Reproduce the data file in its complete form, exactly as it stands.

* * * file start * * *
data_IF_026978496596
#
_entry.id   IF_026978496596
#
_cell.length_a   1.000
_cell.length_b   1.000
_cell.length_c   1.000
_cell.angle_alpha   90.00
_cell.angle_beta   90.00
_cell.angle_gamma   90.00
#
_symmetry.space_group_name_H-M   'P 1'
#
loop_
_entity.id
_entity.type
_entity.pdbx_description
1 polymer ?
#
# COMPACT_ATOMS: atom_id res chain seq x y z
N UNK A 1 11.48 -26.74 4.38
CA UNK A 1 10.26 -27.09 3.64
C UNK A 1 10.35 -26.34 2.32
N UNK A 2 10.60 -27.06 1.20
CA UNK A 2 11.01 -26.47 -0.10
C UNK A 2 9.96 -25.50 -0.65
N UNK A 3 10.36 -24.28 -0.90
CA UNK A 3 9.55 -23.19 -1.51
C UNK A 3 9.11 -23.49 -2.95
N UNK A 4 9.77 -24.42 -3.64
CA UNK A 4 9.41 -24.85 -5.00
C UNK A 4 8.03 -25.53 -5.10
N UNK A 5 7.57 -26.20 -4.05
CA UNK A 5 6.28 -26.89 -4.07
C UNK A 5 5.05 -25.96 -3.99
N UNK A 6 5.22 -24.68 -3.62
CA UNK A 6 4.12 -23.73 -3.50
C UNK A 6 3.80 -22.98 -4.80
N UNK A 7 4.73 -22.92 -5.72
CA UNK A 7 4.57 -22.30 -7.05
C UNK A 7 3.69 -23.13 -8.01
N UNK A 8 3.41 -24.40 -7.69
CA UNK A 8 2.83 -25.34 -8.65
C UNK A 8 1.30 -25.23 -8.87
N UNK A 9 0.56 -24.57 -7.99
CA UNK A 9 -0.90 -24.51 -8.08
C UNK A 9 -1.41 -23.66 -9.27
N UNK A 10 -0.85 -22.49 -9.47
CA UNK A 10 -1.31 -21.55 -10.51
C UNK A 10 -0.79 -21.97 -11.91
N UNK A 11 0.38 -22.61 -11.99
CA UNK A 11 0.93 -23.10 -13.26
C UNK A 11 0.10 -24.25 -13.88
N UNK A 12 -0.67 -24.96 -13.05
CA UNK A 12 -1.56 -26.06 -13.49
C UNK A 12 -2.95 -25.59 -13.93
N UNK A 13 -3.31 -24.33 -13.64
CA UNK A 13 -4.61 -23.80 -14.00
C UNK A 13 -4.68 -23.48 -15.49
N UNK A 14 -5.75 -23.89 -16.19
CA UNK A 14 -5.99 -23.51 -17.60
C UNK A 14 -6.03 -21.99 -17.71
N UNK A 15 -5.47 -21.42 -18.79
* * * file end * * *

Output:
data_IF_026978496596
#
_entry.id   IF_026978496596
#
_cell.length_a   1.000
_cell.length_b   1.000
_cell.length_c   1.000
_cell.angle_alpha   90.00
_cell.angle_beta   90.00
_cell.angle_gamma   90.00
#
_symmetry.space_group_name_H-M   'P 1'
#
loop_
_entity.id
_entity.type
_entity.pdbx_description
1 polymer ?
#
# COMPACT_ATOMS: atom_id res chain seq x y z
N UNK A 1 11.48 -26.74 4.38
CA UNK A 1 10.26 -27.09 3.64
C UNK A 1 10.35 -26.34 2.32
N UNK A 2 10.60 -27.06 1.20
CA UNK A 2 11.01 -26.47 -0.10
C UNK A 2 9.96 -25.50 -0.65
N UNK A 3 10.36 -24.28 -0.90
CA UNK A 3 9.55 -23.19 -1.51
C UNK A 3 9.11 -23.49 -2.95
N UNK A 4 9.77 -24.42 -3.64
CA UNK A 4 9.41 -24.85 -5.00
C UNK A 4 8.03 -25.53 -5.10
N UNK A 5 7.57 -26.20 -4.05
CA UNK A 5 6.28 -26.89 -4.07
C UNK A 5 5.05 -25.96 -3.99
N UNK A 6 5.22 -24.68 -3.62
CA UNK A 6 4.12 -23.73 -3.50
C UNK A 6 3.80 -22.98 -4.80
N UNK A 7 4.73 -22.92 -5.72
CA UNK A 7 4.57 -22.30 -7.05
C UNK A 7 3.69 -23.13 -8.01
N UNK A 8 3.41 -24.40 -7.69
CA UNK A 8 2.83 -25.34 -8.65
C UNK A 8 1.30 -25.23 -8.87
N UNK A 9 0.56 -24.57 -7.99
CA UNK A 9 -0.90 -24.51 -8.08
C UNK A 9 -1.41 -23.66 -9.27
N UNK A 10 -0.85 -22.49 -9.47
CA UNK A 10 -1.31 -21.55 -10.51
C UNK A 10 -0.79 -21.97 -11.91
N UNK A 11 0.38 -22.61 -11.99
CA UNK A 11 0.93 -23.10 -13.26
C UNK A 11 0.10 -24.25 -13.88
N UNK A 12 -0.67 -24.96 -13.05
CA UNK A 12 -1.56 -26.06 -13.49
C UNK A 12 -2.95 -25.59 -13.93
N UNK A 13 -3.31 -24.33 -13.64
CA UNK A 13 -4.61 -23.80 -14.00
C UNK A 13 -4.68 -23.48 -15.49
N UNK A 14 -5.75 -23.89 -16.19
CA UNK A 14 -5.99 -23.51 -17.60
C UNK A 14 -6.03 -21.99 -17.71
N UNK A 15 -5.47 -21.42 -18.79